Heroes in fantasy literature are often accidentally transported to other worlds, but rarely are those worlds as harsh or as complex as the land in Greg Bear's The Infinity Concerto. Book one of the two-book Songs of Earth and Power series follows Michael, a 16-year-old poet who arrives in a mysterious, dangerous world after listening to a piece of music composed by Arno Waltiri, a deceased friend of Michael's father. Homesick and at a loss, Michael must seek the help of the mythical Crane Women if he is to survive in this new land.
Look below for an audio excerpt from The Infinity Concerto, brought to you by our partners at Sage & Savant.
Imagine a song that can remake the world. Such is the case with Concerto Opus 45: "Infinity." Composed by Arno Waltit in 1939, the Concerto, played only once, turns out to be a "Song of Power," and it causes dozens of people from the same performance to simply disappear.
In the present day, a young poet named Michael Perrin finds himself in a different world where Songs of Power have originated. Through a journey full of interesting characters and challenges, Michael realizes that he's been sent to the different realm to complete the Song of Power. But who can he trust in the unknown world, and will he ever be able to return home?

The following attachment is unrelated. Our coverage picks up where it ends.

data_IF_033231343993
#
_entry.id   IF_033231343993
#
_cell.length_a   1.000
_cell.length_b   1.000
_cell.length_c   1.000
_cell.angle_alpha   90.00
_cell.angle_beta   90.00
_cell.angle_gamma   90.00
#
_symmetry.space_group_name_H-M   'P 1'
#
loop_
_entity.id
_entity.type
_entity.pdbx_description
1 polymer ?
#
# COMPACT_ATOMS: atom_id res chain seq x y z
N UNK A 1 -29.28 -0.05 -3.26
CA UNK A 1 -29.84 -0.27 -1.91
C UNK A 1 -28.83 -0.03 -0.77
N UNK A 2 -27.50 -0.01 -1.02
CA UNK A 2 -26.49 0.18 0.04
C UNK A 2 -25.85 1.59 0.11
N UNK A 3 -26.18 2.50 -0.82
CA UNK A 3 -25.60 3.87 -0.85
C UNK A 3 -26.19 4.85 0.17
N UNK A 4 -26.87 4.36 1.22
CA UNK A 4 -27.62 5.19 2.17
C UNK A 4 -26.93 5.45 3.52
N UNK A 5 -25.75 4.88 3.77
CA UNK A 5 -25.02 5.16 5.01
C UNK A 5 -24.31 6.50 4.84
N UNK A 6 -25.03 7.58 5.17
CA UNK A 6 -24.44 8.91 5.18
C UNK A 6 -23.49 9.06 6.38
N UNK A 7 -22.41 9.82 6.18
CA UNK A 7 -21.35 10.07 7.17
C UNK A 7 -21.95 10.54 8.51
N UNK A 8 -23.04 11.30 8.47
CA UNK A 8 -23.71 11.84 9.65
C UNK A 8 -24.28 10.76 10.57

Don't worry, the clip below is just for the book, not the Concerto, and we're pretty sure you'll be staying in this world while you listen.
About Sage & Savant: The Adventures of Sage and Savant podcast is the continuing story of Dr. Petronella Sage and her friend Professor Erasmus Savant. Set in the Victorian era, Dr. Sage accidentally discovers a method of time travel. Sage & Savant blends modern scientific knowledge to make the story plausible; historical research to ensure periods of history are represented in the right light; and Victorian era-hubris to give their characters that air of turn-of-the-century invincibility as Sage and Savant embark on incredible adventures through time. Listen to their story on iTunes, GooglePlay, or any podcast app, and visit their website to learn more about the research that goes into making each episode.
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Photo via Gioia Fabbri on Unsplash